Monsters generally come in three parts: Stat Blocks, Descriptive passages (which some people refer to as Fluff), and Templates, enabling you to add the “monster description” to an existing race – sort of an ersatz Class. Lately, I’ve been thinking about the differing values and usefulness of books on the subject. NB: This is an unabashedly d20/3.x article. YMMV with other game systems.
A year or three ago, Roleplaying Tips and my co-writer here at Campaign Mastery, Johnn, introduced me to the concept of “Reskinning”. The notion itself is simple: come up with an idea for a new monster, write the appropriate Fluff, then select an existing creature from your preferred source (The Monster Manual in the case of 3.x D&D) that most closely matches your fluff and use it’s stat block. You may need to swap out one or two of the source creature’s abilities with more appropriate ones, but in most cases creating the new monster becomes the work of minutes or seconds, not hours, days, or weeks.
This is a powerful tool, there is no doubt about that, but it is not without its flaws. It requires considerable knowledge of the sourcebook you are using – especially the dull and dry stat blocks – to choose the best creature to reskin. There are inherant assumptions about the usefulness and effectiveness of various abilities. And there is absolutely no guarantee of consistency.
The Monster’s Handbook
In my 2009 series, “The Gold Standard”, I recommended “The Monster’s Handbook” from Fantasy Flight Games. This book describes ways to upgrade creature types to make them more challenging, more unusual, or just plain different, and offers a well-thought-out system for adjusting the CR of creatures after you’ve tinkered with them. It looks at the strengths (and how to maximise them) of the different types of creatures, and the vulnerabilities / weaknesses / shortcomings of the creature types, and how to minimise them. It continues to be an invaluable resource.
It’s when you put these two ingredients together that you start coming up with some interesting new ideas.
Instead of treating The Monster’s Handbook as a set of blueprints for tweaking existing monster designs, consider it a bible for reskinning. All that is required is the insertion of an unwritten assumption: that the contents of the book are examples of how to reskin, and (by sheer coincidence) the skins chosen just happen to match the creatures that are normally associated with the fluff and base stat blocks.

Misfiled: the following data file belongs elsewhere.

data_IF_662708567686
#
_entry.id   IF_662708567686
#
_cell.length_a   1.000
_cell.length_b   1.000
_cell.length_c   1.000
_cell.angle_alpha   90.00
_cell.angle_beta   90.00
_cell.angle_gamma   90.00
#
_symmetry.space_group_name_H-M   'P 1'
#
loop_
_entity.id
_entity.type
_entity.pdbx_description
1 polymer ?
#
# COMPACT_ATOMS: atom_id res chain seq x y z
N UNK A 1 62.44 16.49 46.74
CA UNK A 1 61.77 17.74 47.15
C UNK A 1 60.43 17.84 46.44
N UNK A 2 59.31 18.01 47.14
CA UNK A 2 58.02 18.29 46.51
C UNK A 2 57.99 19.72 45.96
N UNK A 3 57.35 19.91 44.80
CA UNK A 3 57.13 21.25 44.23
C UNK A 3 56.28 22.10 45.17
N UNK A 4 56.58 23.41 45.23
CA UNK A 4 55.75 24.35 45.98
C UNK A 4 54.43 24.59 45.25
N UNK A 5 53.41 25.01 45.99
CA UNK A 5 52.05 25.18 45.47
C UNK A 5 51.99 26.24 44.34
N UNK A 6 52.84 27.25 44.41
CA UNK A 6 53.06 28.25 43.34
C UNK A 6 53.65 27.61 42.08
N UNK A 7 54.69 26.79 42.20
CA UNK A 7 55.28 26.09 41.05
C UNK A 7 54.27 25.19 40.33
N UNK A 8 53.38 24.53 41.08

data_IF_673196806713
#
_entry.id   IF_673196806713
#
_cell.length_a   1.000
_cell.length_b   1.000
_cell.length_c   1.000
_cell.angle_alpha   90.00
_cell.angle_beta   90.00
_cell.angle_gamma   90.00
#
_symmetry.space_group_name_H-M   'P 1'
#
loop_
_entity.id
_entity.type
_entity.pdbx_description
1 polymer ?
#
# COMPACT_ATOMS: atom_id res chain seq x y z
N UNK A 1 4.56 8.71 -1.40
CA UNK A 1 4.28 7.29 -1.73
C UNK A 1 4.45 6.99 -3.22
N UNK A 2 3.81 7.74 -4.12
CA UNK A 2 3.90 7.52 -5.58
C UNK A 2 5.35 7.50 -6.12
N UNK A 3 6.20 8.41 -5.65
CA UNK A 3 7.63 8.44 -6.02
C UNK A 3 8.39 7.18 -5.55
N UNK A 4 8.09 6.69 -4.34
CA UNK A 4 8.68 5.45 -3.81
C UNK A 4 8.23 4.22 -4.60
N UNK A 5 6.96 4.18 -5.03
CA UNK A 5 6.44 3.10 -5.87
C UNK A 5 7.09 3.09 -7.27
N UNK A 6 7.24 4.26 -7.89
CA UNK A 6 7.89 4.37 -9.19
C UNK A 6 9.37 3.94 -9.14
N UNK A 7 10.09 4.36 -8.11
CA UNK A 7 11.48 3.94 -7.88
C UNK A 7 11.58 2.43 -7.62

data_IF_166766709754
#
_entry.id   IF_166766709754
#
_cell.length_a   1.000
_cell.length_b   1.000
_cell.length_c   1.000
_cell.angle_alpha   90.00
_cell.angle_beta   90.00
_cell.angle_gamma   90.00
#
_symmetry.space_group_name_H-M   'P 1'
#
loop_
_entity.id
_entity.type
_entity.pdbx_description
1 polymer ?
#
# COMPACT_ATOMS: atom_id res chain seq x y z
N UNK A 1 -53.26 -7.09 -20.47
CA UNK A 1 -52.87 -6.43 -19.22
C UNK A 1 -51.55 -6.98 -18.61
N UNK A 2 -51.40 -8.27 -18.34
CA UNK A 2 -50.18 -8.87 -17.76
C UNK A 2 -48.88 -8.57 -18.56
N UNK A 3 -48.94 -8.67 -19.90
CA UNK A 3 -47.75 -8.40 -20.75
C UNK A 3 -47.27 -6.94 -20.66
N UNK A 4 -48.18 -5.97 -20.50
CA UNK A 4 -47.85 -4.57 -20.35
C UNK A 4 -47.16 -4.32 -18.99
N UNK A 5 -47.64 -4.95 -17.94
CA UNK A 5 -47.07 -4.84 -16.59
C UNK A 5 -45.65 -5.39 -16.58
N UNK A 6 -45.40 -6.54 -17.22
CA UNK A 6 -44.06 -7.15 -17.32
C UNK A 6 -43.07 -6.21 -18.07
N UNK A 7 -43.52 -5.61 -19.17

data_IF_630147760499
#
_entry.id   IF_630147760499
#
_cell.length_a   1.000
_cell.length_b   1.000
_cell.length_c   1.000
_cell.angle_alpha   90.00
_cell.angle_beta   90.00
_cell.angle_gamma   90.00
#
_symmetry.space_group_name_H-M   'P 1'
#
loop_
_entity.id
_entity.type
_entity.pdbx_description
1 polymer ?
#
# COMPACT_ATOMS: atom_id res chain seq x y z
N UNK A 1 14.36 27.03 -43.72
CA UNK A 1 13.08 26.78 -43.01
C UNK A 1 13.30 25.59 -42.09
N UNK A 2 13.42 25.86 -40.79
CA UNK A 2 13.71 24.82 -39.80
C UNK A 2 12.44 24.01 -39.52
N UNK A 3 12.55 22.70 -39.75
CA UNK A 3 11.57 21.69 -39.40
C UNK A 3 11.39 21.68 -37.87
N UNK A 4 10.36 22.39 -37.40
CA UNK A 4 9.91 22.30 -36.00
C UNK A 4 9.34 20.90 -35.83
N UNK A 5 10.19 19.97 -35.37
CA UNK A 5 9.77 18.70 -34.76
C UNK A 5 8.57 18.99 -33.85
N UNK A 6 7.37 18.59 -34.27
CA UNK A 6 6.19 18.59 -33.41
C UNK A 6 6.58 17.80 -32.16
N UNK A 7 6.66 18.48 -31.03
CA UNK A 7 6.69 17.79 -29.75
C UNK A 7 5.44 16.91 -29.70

Thus, the section on Giants ceases to be about Giants, but instead describes creatures that have been re-skinned as giants, whose core just happens to match the preexisting Giant.
A new type of Monster Compendium
Originally, that was as far as I intended this article to go. Subject complete, time to sign off with no danger of overstaying my welcome. But then another thought or two intruded. Sepcifically, I asked myself:
What is the ideal format for a Monster Manual that has been optimised for use in this way? It would be an extraordinary coincidence if the traditional arrangement were the best choice.
In order to reach an answer to this question, we first have to deconstruct the standard model, seperating it into its constituants, and then looking for the most effective way of putting humpty-dumpty back together for its new purpose.
The description of the creature, in theory, contains the central theme around which all the other elements are arranged. The description justifies and explains the powers, the behaviour, the culture (where necessary), the psychology, the stat block contents – everything.
The Stat Block is the connection between the description and the standard game mechanics. The central concept of reskinning is that these stat blocks are – within limits of CR and other categorization considerations like creature type – interchangeable.